function [ ml, mu, m ] = bandwidth_var ( element_order, element_num, ...
element_node, node_num, var_node, var_num, var )
%*****************************************************************************80
%
%% bandwidth_var() determines the bandwidth for finite element variables.
%
% Discussion:
%
% We assume that, attached to each node in the finite element mesh
% there are a (possibly zero) number of finite element variables.
% We wish to determine the bandwidth necessary to store the stiffness
% matrix associated with these variables.
%
% An entry K(I,J) of the stiffness matrix must be zero unless the
% variables I and J correspond to nodes N(I) and N(J) which are
% common to some element.
%
% In order to determine the bandwidth of the stiffness matrix, we
% essentially seek a nonzero entry K(I,J) for which abs ( I - J )
% is maximized.
%
% The bandwidth M is defined in terms of the lower and upper bandwidths:
%
% M = ML + 1 + MU
%
% where
%
% ML = maximum distance from any diagonal entry to a nonzero
% entry in the same row, but earlier column,
%
% MU = maximum distance from any diagonal entry to a nonzero
% entry in the same row, but later column.
%
% We assume the finite element variable adjacency relationship is
% symmetric, so we are guaranteed that ML = MU.
%
% Note that the user is free to number the variables in any way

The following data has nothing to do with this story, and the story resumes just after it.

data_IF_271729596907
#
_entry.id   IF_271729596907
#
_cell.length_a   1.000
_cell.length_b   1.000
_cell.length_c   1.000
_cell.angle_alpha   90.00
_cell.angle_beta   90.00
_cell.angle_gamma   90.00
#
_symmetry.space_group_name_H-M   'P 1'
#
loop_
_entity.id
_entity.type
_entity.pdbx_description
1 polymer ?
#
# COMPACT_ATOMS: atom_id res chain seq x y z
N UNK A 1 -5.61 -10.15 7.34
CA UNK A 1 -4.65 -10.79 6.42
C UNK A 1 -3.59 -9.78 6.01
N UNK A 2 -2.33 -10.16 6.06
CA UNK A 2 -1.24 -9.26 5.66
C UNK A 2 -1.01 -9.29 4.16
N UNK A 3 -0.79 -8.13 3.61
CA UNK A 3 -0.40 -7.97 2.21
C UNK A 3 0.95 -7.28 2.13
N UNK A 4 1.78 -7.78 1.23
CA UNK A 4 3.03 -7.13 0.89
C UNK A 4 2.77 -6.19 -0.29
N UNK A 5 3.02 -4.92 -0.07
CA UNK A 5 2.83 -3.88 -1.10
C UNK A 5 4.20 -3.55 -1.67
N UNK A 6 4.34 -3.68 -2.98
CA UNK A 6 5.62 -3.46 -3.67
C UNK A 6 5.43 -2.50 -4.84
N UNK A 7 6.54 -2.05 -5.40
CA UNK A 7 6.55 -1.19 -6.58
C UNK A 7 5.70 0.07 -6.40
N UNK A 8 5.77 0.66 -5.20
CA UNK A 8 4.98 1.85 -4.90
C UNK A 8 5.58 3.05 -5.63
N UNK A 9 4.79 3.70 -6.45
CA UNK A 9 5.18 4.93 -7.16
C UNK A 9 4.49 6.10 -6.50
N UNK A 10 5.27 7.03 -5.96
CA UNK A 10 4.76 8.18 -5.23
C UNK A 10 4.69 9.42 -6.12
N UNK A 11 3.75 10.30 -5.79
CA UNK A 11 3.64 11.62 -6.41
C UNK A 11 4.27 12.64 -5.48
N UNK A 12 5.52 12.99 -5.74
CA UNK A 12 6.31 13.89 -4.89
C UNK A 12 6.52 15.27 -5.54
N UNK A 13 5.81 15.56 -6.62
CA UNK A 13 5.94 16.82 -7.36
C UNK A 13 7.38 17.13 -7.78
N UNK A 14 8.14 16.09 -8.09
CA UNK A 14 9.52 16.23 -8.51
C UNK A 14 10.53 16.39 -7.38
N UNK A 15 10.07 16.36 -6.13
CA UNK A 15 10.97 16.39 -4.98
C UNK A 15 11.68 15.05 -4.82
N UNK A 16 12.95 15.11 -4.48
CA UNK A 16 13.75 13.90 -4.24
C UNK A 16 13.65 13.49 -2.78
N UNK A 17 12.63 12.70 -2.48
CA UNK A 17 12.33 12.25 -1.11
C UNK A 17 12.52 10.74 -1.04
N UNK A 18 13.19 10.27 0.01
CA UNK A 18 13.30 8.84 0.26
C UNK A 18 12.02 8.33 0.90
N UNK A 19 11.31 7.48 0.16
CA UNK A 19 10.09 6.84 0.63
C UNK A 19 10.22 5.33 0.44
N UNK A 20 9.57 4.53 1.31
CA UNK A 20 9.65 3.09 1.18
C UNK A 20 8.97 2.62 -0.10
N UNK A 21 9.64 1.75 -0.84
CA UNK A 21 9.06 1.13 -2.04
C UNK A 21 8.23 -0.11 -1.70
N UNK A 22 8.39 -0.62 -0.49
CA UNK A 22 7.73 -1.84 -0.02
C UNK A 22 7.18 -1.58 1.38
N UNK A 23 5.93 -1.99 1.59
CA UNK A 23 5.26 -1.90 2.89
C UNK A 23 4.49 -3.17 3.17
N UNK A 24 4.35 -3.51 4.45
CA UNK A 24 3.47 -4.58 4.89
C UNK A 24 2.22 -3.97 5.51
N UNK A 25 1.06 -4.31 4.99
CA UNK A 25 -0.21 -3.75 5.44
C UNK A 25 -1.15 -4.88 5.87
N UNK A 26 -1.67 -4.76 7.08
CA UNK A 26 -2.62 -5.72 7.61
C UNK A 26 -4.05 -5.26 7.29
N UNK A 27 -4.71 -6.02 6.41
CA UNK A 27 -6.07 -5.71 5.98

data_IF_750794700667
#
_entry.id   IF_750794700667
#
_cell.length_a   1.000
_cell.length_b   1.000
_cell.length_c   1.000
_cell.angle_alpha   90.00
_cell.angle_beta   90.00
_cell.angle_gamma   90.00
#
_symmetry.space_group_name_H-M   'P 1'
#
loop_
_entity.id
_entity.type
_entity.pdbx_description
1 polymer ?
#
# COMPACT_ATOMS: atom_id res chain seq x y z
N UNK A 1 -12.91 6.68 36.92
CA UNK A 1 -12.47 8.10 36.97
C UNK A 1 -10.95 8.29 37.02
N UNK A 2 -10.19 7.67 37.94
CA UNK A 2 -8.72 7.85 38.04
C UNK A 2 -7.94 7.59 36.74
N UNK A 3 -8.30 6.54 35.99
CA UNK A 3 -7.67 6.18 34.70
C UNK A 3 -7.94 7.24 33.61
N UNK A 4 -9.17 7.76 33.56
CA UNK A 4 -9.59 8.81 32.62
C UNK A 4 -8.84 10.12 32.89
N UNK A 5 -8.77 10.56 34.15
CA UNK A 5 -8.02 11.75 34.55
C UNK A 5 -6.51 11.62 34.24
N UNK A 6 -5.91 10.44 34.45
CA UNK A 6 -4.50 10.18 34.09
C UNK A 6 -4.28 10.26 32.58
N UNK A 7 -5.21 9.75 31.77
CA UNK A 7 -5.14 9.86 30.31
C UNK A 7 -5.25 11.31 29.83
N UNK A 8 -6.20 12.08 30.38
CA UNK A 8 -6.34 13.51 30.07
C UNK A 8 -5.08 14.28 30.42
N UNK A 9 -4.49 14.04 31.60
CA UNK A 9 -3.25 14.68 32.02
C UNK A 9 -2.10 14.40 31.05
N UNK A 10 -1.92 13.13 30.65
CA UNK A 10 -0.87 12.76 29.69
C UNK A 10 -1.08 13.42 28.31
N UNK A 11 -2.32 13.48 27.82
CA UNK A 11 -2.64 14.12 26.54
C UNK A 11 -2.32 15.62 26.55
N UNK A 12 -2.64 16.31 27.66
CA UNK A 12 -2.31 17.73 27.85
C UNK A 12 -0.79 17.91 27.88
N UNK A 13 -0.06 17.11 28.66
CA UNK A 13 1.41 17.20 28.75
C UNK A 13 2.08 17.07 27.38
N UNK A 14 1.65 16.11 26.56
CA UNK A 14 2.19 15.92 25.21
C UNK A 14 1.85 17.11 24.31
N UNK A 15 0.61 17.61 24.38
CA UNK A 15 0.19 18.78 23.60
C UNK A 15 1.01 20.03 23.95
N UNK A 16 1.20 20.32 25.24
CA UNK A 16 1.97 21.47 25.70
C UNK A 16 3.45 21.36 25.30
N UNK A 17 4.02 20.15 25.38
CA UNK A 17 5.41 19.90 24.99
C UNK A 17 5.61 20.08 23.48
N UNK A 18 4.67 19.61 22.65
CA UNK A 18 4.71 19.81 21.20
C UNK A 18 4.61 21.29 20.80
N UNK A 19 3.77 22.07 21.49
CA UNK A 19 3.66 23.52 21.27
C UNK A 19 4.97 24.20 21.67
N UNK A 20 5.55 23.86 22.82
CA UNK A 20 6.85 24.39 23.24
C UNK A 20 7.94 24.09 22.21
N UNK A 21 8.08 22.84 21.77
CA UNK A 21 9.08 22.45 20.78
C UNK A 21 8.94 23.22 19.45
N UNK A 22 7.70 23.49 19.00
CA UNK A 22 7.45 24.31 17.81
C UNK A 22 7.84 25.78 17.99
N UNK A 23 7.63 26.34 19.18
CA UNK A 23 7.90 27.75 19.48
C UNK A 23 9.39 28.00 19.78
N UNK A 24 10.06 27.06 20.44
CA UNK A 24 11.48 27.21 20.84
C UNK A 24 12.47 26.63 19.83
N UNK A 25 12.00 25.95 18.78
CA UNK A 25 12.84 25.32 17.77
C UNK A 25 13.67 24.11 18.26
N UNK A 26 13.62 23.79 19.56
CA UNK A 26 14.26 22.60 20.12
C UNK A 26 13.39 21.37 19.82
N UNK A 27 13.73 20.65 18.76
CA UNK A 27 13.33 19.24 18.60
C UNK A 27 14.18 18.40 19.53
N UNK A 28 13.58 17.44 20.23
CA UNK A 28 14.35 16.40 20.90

% whatsoever, and to associate variables to nodes in any way,
% so that some nodes have no variables, some have one, and some
% have several.
%
% The storage of the indices of the variables is fairly simple.
% In VAR, simply list all the variables associated with node 1,
% then all those associated with node 2, and so on. Then set up
% the pointer array VAR_NODE so that we can jump to the section of
% VAR where the list begins for any particular node.
%
% The routine does not check that each variable is only associated
% with a single node. This would normally be the case in a finite
% element setting.
%
% Licensing:
%
% This code is distributed under the MIT license.
%
% Modified:
%
% 03 September 2006
%
% Author:
%
% John Burkardt
%
% Input:
%
% integer ELEMENT_ORDER, the order of the elements.
%
% integer ELEMENT_NUM, the number of elements.
%
% integer ELEMENT_NODE(ELEMENT_ORDER,ELEMENT_NUM);
% ELEMENT_NODE(I,J) is the global index of local node I in element J.
%
% integer NODE_NUM, the number of nodes.
%
% integer VAR_NODE(NODE_NUM+1), used to find the variables
% associated with a given node, which are in VAR in locations
% VAR_NODE(NODE) to VAR_NODE(NODE+1)-1. Note that the last entry of
% this array points to the location just after the last location in VAR.
%
% integer VAR_NUM, the number of variables.
%
% integer VAR(VAR_NUM), the indexes of the variables, which
% are presumably (but not necessarily) 1, 2, 3, ..., VAR_NUM.
%
% Output:
%
% integer ML, MU, the lower and upper bandwidths of the matrix.
%
% integer M, the bandwidth of the matrix.
%
ml = 0;
mu = 0;
for element = 1 : element_num
for node_local_i = 1 : element_order
node_global_i = element_node(node_local_i,element);
for var_local_i = var_node(node_global_i) : var_node(node_global_i+1)-1
var_global_i = var(var_local_i);
for node_local_j = 1 : element_order
node_global_j = element_node(node_local_j,element);
for var_local_j = var_node(node_global_j) : var_node(node_global_j+1)-1
var_global_j = var(var_local_j);
mu = max ( mu, var_global_j - var_global_i );
ml = max ( ml, var_global_i - var_global_j );
end
end
end
end
end
m = ml + 1 + mu;
return
end